"You plant that seed and it's in there," Jones says. "The Lord's Word will not leave these guys. That's why we have devotions. That's why we have these guys share a Scripture, and then we'll expound on it. I believe that's permanent."
But players don't come for the Scriptures alone. They come to learn how to play basketball on the next level. They come from all over the region, basically recruiting themselves. "Bobby is a magnet," Wertz says.
Among the many players Jones has helped are: Todd Fuller, a former North Carolina State center who now plays for the Miami Heat; J Locklier, the starting center for Washington State; Nick Richardson, a starting forward for VMI; his son, Matt, a walk-on guard who has been starting as a freshman for Appalachian State; and Nick Huge, another guard for Appalachian State.
His current team, which was hoping to compete in late February for a state championship, may have as many as five future NCAA Division 1 players. Guard Jason Morten already has committed to Richmond. "We've got about six guys who could score 20 points on any given night," Jones says. A 14-4 start had Knights fans thinking that this team might be as good as the previous state title teams of 1991-1992 and 1996-1997.
Brown says that Jones gives him "more, if I want more," as a co-head coach. When it comes to coaching defense, though, Brown calls Jones, "The Man!" This becomes apparent at a Thursday practice in December as Jones runs eight of the Knights through a weak-side defense drill. The team shuts down Victory Christian the following night, 68-50.
Jones used to perform like a Boy Scout in the NBA, doing noble things like taking charge, tipping a pass, blocking a shot and diving for a loose ball. When a player off his bench, a senior guard named Ben Windham, goes through a similar routine against Victory Christian, Jones makes sure to mention it after the game. "This guy was in three places at one time on the court," Jones tells his team. "He was everywhere, doing everything." The players break out in applause.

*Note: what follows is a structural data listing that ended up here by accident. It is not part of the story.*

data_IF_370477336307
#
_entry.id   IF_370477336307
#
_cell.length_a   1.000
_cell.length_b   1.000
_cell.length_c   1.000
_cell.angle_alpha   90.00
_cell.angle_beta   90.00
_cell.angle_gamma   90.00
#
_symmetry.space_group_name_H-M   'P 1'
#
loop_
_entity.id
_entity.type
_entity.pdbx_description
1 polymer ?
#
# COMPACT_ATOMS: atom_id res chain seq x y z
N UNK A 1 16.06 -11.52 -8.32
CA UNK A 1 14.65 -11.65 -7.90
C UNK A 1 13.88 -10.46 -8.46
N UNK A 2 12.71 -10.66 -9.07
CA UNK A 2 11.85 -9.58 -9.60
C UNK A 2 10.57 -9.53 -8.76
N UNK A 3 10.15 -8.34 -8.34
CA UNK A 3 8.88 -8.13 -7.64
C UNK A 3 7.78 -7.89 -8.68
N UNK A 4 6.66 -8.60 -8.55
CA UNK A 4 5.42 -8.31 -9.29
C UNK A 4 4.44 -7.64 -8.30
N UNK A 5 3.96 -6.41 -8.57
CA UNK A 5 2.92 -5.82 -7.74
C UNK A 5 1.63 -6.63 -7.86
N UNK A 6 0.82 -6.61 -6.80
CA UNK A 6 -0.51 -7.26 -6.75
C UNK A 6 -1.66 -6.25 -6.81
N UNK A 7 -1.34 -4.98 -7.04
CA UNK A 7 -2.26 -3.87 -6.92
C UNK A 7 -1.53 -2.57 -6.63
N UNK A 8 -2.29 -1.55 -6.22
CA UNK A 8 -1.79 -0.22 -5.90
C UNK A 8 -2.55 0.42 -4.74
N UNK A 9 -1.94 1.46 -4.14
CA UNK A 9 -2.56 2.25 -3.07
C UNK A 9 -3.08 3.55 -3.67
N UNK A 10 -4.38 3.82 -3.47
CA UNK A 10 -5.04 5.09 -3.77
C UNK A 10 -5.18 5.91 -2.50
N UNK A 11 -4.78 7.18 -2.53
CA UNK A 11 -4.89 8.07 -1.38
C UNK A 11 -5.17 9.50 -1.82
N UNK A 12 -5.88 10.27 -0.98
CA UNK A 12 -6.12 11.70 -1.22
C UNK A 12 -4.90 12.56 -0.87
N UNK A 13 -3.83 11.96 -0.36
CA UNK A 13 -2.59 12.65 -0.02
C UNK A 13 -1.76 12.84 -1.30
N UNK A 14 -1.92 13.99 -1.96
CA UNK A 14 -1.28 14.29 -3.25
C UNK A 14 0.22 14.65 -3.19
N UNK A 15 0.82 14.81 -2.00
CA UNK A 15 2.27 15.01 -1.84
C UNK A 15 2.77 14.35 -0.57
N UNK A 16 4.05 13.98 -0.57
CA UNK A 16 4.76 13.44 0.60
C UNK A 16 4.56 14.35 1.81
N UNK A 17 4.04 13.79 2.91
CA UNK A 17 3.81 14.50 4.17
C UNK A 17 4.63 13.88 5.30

Timon Farley, a flashy guard with an ESPN-cultivated style, appreciates how Bobby and Tess have opened up their home to him. "People want to play for him," Farley says. "He's had state championships. He wins. He's a great guy. There's never anything bad said about him." Or, as Morten says, "It's an honor to play for somebody who has that kind of background and character."
Jones can be very quiet. "I'm talking more now than I have in the whole last week," he says in the middle of a one-hour interview. Brown calls him "kind of reclusive," but the tall, distinguished gentleman does what he has to do, in a friendly sort of way.
"I mean, he's a great coach," Brown says. "He leads by example. Sometimes he doesn't say a whole lot. He'll just get right to the point."
Jones wants to pass the baton. He is quite ready to watch Matt and the rest of his former players further their college careers. He already has visited nine foreign lands to put on basketball camps. His last such missions trip was in 1998, to the Philippines, and he may travel some more.
Sometimes he will sit in his office, stare at the world map and pray. He knows people all over the globe, from Russia to Brazil, Kenya to Guam, Portugal to Spain, Belgium to Korea. He prays for them out of a sense of compassion. "I'm there for two weeks," he says. "They're there for life."
Jones leaves practice early with his father, Bob, to drive two hours up to Boone, N.C., to watch Matt make his first start for Appalachian State. Matt scores six points and plays like a true Jones on defense. "He's a disrupter," his father says with a smile. Closer to midnight, Jones flips on the television to find Southern California playing Pepperdine. The sight of both coaches, whom he played against in the NBA, can be thought of as temptation. His mind immediately shifts to Romans 12:2, which serves to remind him about God's perfect will for his life.